It’s as if the value of money loses its understandability when it comes to funding wars, Wall Street bailouts and national disasters.
The talk now is $700 billion for the latest rescue of Wall Street firms. Hasn’t the war in Iraq exceeded a trillion dollars? And locally, City Hall says June’s historic flood has caused a half-billion dollars in damage just to city-owned buildings and facilities.
Cedar Rapids City Manager Jim Prosser used the word “staggering” last week to describe the costs facing City Hall, not to mention that building a system of flood protection for the city is apt to cost $1 billion here. Most of that would be paid by Uncle Sam.
Frankly, the eyes glaze over. So fantastic are the numbers that it’s easy to simply ignore them. It’s like a Twilight Zone.
Last week, council member Monica Vernon said the City Council shouldn’t just build any flood-protection system. She wanted to see what she called “cool” features built into a system, which would attract people and employers and keep the ones who are here already. What’s another $50 million, she suggested, when the plan is talking about $1 billion in protection.
It is into this fiscal fantasyland that the news media last week landed on a number that seemed to be one that, finally, someone could get hands around.
City Hall, it turns out, is paying Globe Midwest Risk Management, of Southfield, Mich., $475 an hour for its top manager, John Levy, to help the city oversee cleanup and the hiring of flood-recovery contractors. Working under Levy, other Globe Midwest staffers are being paid $385 an hour, $325 an hour and $275 an hour.
In the first three months after the June flood, the city has paid Globe Midwest about $691,000.
A second company, Adjusters International, has been working in tandem with Globe Midwest. The city, though, is paying Adjusters International only $285 an hour for its top staff member, not the $475 that Globe Midwest gets.
At the three-month date since the June flood, the city has paid Adjusters International an estimated $645,000, the city reported.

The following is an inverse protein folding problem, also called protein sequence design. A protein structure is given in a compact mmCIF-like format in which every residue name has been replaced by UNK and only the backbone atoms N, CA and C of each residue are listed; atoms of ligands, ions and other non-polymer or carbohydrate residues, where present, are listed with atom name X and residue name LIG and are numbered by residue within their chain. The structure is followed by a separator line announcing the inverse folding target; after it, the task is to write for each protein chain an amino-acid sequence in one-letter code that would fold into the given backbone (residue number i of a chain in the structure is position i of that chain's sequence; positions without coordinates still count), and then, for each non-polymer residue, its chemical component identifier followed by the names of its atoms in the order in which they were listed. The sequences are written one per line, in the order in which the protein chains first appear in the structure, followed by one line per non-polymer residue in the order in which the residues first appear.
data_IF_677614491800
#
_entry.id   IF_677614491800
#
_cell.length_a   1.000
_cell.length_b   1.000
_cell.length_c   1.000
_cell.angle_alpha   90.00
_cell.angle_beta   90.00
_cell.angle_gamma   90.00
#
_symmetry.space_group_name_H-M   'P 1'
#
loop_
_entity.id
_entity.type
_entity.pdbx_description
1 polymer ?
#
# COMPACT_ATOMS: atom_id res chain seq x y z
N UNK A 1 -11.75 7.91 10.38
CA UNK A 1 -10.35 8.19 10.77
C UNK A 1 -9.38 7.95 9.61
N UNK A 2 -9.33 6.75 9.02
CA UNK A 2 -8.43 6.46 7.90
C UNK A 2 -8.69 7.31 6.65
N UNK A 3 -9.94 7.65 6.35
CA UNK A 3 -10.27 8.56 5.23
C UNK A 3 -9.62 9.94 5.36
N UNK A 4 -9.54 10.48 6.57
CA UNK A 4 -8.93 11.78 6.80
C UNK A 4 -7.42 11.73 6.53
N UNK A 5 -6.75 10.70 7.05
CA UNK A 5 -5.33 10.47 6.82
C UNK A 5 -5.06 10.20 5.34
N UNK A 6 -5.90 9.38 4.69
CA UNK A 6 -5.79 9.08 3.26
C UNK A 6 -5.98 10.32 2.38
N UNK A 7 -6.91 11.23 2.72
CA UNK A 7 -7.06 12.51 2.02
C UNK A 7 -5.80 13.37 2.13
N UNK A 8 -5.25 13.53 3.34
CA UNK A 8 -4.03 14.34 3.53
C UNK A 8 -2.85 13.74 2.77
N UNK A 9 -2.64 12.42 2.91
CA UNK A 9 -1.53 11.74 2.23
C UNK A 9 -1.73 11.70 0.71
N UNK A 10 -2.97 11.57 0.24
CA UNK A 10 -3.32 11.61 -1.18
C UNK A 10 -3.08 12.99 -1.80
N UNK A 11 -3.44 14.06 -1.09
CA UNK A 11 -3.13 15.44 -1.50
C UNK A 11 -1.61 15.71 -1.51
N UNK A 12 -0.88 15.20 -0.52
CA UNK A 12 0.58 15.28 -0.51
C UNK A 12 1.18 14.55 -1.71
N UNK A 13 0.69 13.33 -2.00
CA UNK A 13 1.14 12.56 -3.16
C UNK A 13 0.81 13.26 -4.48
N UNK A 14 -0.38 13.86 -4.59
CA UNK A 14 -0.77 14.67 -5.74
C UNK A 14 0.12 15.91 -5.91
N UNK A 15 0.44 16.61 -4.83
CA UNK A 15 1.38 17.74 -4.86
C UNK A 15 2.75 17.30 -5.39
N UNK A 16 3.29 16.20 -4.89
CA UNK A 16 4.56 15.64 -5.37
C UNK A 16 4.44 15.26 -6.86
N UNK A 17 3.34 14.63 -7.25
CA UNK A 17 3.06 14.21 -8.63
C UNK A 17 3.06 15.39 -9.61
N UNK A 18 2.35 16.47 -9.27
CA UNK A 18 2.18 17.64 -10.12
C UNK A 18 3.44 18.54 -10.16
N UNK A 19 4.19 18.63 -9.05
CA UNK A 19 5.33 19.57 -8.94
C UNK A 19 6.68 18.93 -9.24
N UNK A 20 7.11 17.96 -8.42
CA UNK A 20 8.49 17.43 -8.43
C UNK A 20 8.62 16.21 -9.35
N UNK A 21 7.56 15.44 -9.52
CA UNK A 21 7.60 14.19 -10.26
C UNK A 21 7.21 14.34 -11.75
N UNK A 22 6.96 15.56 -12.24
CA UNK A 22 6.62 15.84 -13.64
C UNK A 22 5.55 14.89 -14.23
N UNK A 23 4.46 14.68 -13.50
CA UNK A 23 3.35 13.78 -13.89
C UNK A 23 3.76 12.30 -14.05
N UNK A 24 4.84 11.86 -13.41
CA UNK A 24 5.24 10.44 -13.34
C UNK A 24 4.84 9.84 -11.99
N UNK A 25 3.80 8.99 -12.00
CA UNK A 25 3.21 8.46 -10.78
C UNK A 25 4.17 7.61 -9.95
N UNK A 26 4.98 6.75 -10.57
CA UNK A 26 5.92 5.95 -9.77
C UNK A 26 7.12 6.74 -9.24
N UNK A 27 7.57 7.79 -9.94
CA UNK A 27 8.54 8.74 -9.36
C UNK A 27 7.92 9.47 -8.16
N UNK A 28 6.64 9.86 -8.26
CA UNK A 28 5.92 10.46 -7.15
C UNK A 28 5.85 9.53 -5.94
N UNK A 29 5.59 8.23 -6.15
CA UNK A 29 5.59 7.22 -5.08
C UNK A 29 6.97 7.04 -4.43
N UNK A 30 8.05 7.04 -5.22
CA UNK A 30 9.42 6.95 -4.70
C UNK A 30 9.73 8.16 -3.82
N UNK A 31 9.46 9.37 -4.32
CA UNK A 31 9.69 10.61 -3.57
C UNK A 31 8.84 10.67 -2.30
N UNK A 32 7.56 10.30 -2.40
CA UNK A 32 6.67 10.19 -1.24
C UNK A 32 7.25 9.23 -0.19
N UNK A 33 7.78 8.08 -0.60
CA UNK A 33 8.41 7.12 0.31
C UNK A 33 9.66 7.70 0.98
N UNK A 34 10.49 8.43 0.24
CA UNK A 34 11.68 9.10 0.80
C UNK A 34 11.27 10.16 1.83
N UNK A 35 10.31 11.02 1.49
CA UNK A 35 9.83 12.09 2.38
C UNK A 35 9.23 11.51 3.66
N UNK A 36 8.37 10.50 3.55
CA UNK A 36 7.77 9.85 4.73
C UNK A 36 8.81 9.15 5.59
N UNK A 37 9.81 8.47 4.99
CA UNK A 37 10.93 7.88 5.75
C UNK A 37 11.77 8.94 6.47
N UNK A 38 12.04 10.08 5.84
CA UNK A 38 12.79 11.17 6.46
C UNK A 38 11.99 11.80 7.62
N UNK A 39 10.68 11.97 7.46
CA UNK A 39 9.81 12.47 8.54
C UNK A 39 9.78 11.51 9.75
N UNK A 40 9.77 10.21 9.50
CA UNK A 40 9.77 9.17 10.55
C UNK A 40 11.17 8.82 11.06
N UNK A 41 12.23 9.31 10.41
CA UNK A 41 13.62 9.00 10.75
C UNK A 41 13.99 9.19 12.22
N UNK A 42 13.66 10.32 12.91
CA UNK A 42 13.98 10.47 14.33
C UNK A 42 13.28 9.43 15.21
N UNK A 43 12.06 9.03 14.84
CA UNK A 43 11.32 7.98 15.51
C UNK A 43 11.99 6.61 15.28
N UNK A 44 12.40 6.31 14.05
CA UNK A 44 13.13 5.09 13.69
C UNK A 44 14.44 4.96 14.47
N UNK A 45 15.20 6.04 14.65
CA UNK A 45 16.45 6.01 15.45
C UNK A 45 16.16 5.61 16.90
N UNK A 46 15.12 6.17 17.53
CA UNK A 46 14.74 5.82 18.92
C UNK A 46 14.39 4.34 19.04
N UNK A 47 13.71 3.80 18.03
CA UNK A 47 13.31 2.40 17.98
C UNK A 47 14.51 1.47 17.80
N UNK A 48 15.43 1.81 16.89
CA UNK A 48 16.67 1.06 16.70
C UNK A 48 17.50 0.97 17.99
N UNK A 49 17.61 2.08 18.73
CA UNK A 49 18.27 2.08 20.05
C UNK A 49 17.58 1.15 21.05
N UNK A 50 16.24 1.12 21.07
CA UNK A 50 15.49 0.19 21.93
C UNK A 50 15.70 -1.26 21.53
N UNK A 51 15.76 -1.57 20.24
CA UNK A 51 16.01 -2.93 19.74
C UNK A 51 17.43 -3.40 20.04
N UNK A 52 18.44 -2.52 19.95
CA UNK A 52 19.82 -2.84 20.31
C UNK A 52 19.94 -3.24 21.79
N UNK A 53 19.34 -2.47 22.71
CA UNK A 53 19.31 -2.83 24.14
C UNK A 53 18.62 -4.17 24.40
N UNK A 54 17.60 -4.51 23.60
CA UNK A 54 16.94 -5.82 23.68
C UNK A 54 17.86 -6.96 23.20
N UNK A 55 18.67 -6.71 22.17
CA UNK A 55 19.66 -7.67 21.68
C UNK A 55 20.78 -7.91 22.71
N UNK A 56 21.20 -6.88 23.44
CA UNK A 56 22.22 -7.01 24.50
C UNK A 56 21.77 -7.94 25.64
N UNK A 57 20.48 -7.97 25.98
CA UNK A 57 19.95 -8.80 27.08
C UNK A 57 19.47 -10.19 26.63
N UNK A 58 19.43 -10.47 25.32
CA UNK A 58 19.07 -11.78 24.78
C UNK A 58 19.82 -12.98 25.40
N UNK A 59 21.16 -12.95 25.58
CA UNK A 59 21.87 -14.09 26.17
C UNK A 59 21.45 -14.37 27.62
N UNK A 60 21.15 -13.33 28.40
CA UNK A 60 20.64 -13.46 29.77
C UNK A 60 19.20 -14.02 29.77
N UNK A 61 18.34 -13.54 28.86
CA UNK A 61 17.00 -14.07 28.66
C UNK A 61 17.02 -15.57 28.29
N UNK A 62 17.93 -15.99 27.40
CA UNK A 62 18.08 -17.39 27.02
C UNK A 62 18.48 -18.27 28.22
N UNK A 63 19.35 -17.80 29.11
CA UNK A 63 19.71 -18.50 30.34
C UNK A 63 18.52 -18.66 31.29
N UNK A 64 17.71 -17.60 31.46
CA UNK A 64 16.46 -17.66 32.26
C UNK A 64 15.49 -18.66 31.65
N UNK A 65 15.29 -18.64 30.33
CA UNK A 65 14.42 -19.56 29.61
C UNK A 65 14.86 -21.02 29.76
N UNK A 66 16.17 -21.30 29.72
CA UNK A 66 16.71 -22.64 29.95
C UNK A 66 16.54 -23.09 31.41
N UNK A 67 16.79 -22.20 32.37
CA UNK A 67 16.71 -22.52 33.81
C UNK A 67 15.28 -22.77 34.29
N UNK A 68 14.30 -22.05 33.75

Late last week, City Manager Prosser defended the hiring of Globe Midwest and Adjusters International, saying the companies have saved the city several million dollars by cutting pork out of contractors’ contracts and by extracting more from FEMA than FEMA was readying to pay for certain damage.
Prosser, who had been a financial consultant for a number of years before taking the Cedar Rapids city manager’s post in August 2006, also said that the pickings are kind of slim when it comes to disaster services. There aren’t that many firms that provide the services, he said. He called it the law of “supply and demand:” You pay when demand outstrips supply.
But like the numbers related to the Iraq war and the current Wall Street bailout, it’s hard to really know what is happening.
One thing does seem clear. Globe Midwest and Adjusters International showed up in the very first days after flood waters pounded Cedar Rapids in June. There does not appear to have been any bidding procedure at a time when the city declared a state of emergency. Prosser said other firms were reviewed.
In contrast, a different thing is happening now.
Prosser said the city now is moving into a second phase of post-flood recovery, and as a result, the city is seeking bids for the work Globe Midwest and Adjusters International have been doing for the city.
Five companies are competing for the contract Adjusters International has, and bids on the contract that Globe Midwest has had must be submitted by Monday, Sept. 22.
This bidding is for professional services, so more is involved in awarding a contract than just cost.
A short review of the bids of Adjusters and the five companies bidding against it show that City Hall is going to get a better idea of just what the marketplace considers to be a reasonable cost for the service.
One bidder is an Iowa consulting company from West Des Moines. Its bid looks significantly less costly than the others. For starters, they don’t factor in airfare costs for staff to fly home periodically during the six months of the contract. Adjusters International says the airfare cost along could be $50,000, and another bidder estimated it would be in the $40,000 range.
What will be interesting, too, is to see if the City Council actually has a public discussion about the award of the contract, and if the discussion raises the question of whether the city would be further ahead by hiring a few employees to do the work.
Last week, Prosser said there were no sufficiently trained people in Cedar Rapids to do the work, and if there were, they’d be working for the consultants bidding for the work.
Both Prosser and Casey Drew, the city’s finance director, both noted in The Gazette last week that Globe Midwest and Adjusters International might cost some money but they were saving the city money.
This prompted a call from retired businessman Vern Dostal, who wanted to share an old story.
Dostal talked about the guy whose wife pleaded to buy a diamond necklace because the price had been dropped by $5,000. Then she begged for a fur coat because its price had been reduced by $10,000. And the same was true for a new Mercedes Benz. Finally, the guy says, “Honey, I don’t think I can afford to save any more money.”